We all know better. We all had grandmothers who taught us good manners. We all had grandfathers who introduced us to right and wrong. We know what is called hate speech when we hear it. So why do we keep sinking into this abyss? It is the advice of political strategists. They feel it works. I am hopeful today that some may feel that it does not. It could backfire. It could come back to bite you

My grandfather told me that his father raised him on one simple statement from the Bible: “Yea as you sew, so shall ye reap.”
It is that simple. The man dispensing this advice was a new-age poet and journalist about one hundred years ahead of his time. He taught yoga classes and was a vegetarian. He believed in peace, and he worked to move his country beyond narrow-minded Victorian divisions to a model “free from discrimination of race, class, color or creed.” John Oliver said that the pervasive feeling in Canada of an election lasting seventy-eight days being way too long, was “absolutely adorable.” In this country, we still have a long, long way to go. What becomes tedious is not the exchange of ideas, it is what my grandmother would have called the unpleasantness. Do we really need this as part of the fabric of democracy, or is it rather a stain on our collective soul? Should we not look to leaders who provide inspiration? I am not all that interested in a person’s fears. Why would I even want to hear about them? Why should I be afraid? Why should I cast a vote because of my fears?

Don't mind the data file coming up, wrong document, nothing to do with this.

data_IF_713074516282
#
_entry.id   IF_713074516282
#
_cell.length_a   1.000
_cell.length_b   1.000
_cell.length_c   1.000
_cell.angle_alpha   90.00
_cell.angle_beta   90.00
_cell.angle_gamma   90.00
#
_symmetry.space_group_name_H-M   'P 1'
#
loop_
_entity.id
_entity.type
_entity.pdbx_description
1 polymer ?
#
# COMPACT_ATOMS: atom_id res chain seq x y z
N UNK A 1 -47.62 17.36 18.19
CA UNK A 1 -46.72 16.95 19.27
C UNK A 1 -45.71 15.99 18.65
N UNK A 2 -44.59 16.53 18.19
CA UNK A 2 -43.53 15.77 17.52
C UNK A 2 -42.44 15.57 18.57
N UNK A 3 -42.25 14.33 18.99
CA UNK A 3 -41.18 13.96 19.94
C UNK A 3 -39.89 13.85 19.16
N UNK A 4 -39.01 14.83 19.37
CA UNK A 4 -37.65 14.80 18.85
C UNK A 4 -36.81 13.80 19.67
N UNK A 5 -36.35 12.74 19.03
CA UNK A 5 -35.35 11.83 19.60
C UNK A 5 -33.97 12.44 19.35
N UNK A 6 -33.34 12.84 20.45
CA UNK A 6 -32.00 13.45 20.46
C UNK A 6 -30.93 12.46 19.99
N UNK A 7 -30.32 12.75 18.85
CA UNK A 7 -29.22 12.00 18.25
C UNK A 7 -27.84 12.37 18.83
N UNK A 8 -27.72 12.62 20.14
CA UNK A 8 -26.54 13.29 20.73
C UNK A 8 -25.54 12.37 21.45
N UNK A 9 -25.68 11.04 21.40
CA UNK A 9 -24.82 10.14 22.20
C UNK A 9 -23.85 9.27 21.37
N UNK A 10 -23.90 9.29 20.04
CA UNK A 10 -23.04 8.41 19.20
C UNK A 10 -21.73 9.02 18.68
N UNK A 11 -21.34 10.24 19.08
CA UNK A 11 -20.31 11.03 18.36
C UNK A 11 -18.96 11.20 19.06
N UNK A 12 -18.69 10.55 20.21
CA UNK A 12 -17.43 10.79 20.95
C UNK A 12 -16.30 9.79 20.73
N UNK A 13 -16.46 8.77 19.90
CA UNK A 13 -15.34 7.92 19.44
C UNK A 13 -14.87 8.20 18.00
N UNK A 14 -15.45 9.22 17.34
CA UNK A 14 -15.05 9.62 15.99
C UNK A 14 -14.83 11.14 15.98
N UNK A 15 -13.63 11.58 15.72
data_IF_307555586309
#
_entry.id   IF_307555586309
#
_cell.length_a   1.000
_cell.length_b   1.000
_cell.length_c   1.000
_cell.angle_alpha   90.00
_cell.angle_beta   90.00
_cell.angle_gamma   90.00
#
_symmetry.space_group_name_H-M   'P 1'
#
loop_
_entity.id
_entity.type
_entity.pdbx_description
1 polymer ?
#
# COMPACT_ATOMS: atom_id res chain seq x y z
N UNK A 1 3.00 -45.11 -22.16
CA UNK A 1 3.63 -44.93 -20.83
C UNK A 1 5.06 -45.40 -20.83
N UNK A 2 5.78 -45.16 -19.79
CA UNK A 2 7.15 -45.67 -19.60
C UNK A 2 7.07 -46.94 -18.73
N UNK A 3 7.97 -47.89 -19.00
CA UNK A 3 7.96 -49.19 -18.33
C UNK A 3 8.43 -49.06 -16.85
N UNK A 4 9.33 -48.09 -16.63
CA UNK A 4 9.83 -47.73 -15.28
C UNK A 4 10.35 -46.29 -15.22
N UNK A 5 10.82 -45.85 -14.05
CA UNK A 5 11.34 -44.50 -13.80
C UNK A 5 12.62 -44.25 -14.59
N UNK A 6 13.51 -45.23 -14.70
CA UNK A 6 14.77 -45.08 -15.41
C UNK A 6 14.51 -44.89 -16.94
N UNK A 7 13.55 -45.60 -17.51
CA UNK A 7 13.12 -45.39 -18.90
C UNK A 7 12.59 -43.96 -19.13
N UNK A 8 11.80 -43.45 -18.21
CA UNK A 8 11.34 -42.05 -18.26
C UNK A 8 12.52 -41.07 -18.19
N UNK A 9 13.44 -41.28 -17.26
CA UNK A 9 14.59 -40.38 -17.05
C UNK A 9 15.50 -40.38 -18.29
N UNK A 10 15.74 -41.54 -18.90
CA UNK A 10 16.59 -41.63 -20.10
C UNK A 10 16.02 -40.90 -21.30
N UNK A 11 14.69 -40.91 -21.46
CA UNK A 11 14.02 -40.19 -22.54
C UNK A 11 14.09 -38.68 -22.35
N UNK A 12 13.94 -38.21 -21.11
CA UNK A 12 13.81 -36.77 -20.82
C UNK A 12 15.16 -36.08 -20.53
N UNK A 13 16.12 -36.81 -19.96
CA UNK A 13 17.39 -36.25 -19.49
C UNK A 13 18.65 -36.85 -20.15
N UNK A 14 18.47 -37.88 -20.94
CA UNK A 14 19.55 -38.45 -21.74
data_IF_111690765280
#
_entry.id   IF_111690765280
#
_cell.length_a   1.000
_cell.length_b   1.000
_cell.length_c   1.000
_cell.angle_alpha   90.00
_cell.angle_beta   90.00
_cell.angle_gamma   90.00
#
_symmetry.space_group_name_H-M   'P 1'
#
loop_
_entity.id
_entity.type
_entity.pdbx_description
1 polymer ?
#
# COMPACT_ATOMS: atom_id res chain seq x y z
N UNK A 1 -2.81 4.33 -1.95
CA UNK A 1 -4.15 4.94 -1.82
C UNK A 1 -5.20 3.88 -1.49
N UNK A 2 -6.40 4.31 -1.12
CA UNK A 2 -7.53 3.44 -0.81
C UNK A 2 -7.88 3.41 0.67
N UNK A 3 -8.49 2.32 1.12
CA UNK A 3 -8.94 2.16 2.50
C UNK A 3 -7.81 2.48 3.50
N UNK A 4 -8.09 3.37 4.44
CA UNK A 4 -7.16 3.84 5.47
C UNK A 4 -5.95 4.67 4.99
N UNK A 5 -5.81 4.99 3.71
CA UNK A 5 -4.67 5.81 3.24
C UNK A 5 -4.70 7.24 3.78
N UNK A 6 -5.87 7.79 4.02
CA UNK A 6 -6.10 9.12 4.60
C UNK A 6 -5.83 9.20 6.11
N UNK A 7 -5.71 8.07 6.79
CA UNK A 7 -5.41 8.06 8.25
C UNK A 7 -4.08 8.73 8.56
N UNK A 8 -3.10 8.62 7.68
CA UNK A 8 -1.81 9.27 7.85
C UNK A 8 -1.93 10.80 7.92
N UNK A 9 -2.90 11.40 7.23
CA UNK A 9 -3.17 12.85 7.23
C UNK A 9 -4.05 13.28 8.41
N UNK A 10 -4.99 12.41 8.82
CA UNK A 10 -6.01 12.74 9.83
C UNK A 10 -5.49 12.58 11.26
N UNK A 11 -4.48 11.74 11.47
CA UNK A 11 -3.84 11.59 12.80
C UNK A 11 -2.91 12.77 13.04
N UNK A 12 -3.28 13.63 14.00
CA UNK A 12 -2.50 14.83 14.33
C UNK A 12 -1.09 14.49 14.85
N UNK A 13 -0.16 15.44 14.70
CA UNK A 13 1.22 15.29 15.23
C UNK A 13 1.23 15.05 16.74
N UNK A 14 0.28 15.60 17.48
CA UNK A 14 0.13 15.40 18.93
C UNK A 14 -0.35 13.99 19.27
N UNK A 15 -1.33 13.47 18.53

I looked up antonyms for the word inspire: Bore, deaden, depress, discourage, dishearten, and here is the best one of all- lull. Lull into a stupor comes to mind.

According to Webster’s, inspiration drives us to create. That is why it is worth seeking. That is why it is a hallmark of true leadership.

The sky is a bright blue today. The sun is glistening in the bay. The leaves are shimmering on the trees. Inspiration is everywhere. When our time to vote comes at last, I want to feel a sense of hope. I want to feel as if we have turned a corner. I want to feel that we are serving the better angels of our nature.  We still have a long way to go. It will be a tough portage.

Enduring Love

 

Canoe Country